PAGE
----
The crossbow’s popularity has skyrocketed among hunters over the past couple of decades. This, of course, is for a good reason, as crossbows are quite effective at taking game of any size.
Additionally, many states now offer weapon-specific seasons, just for those intending to use a crossbow when heading afield.
This, in turn, has led to a significant increase in the number of crossbows sold in recent years and numerous questions from numerous perspective crossbow owners.
One of the most common questions centers around the draw weight required for a crossbow to cleanly and effectively harvest deer-sized game.
How Much Is Enough?
On an annual basis, many hunters find themselves questioning whether or not a particular crossbow is of enough poundage to harvest game of moderate to large size.
After all, a lack of adequate draw weight can lead to reduced penetration, rendering an otherwise ideal shot marginal at best.
Most states have now issued minimum poundage restrictions on crossbows intended for use while hunting.
While this minimum varies considerably from one state to the next, most figures fall within a general range of 75-125 pounds of draw.
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By all accounts, crossbows featuring draw weights within this range are adequate for harvesting a variety of game, including whitetail deer.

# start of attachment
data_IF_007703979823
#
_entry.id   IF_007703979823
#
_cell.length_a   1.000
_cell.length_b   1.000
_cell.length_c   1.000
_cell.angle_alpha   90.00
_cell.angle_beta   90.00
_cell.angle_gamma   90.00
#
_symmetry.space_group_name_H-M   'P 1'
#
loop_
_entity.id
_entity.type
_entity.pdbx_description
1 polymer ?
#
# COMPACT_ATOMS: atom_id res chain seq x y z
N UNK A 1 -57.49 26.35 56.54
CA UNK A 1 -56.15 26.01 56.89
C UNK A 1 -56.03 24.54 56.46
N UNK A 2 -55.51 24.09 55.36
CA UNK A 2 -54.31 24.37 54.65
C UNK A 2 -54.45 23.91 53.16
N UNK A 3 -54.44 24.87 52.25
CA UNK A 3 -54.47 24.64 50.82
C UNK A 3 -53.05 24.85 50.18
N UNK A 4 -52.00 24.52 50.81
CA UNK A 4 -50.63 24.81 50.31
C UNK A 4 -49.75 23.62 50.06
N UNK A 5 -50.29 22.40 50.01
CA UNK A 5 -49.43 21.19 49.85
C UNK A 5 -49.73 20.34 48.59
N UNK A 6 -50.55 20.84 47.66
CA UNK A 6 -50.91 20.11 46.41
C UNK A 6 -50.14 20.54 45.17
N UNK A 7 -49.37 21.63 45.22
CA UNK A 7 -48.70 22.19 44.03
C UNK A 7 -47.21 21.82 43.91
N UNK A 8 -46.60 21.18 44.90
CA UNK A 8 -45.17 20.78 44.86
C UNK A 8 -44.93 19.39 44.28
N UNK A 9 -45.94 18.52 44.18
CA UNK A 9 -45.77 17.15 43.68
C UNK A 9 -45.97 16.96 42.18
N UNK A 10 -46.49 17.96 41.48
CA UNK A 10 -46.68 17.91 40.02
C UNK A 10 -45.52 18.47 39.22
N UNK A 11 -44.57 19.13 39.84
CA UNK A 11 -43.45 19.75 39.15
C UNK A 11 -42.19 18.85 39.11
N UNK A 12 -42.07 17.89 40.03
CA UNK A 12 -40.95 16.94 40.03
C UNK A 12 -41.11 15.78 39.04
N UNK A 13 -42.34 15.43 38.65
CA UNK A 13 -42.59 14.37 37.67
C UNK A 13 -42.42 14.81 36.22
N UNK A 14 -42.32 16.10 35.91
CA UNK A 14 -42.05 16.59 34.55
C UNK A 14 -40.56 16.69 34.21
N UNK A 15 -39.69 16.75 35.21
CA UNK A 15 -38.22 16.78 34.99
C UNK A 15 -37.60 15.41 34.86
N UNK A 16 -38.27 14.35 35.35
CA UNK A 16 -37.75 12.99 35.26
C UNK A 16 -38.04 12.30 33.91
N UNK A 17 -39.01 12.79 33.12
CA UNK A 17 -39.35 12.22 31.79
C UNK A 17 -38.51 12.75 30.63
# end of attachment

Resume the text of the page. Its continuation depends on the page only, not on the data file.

At this threshold, anticipated downrange kinetic energy is sufficient to provide ample penetration, thereby maximizing blood loss and causing quick expiration.
Below the 75-pound draw weight threshold, much of the same cannot be said. While crossbows of this type are largely restricted from use while hunting, they also lack enough power to provide consistent penetration at any respectable distance.
As a result, a crossbow of this type´s effectiveness when attempting to take game is significantly diminished.
More Is Better?
That which is discussed above also begs another question of sorts. When choosing a crossbow for use afield, is there any such thing as too much draw weight?
Generally speaking, when paired with a well-suited arrow or bolt, crossbows of a higher draw weight deliver greater downrange kinetic energy and provide enhanced penetration.
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However, this does have its own limitations, as crossbows exceeding 200 pounds of draw weight are seldom used when hunting deer-sized game.
In fact, the state of Ohio has even issued a maximum draw weight restriction of 200 pounds for hunting crossbows as of late.
In almost every instance, it is recommended to select a crossbow that utilizes a heavier draw weight over that which is marginal in the same regard, if manageable by the particular hunter in question.
A variety of cocking aids are now offered, making it easier than ever for even the most petite of hunters to cock a heavier poundage crossbow without issue.
As of late, advanced pulley or crank-style cocking devices have risen to prominence, taking brute force out of the crossbow cocking equation.
One is now able to cock heavier crossbows without straining or pulling excessively upon the string itself. This has eliminated much in the way of hesitation toward the use of heavier poundage crossbows.
Finding a Happy Medium
From that which has been relayed above, we know that 75 pounds of draw weight serve as the approximate minimum for use in a hunting scenario, yet anything above 200 pounds of draw weight is largely excessive.
So is there any such thing as a ¨sweet spot¨, or happy medium when determining the perfect draw weight for hunting-related uses?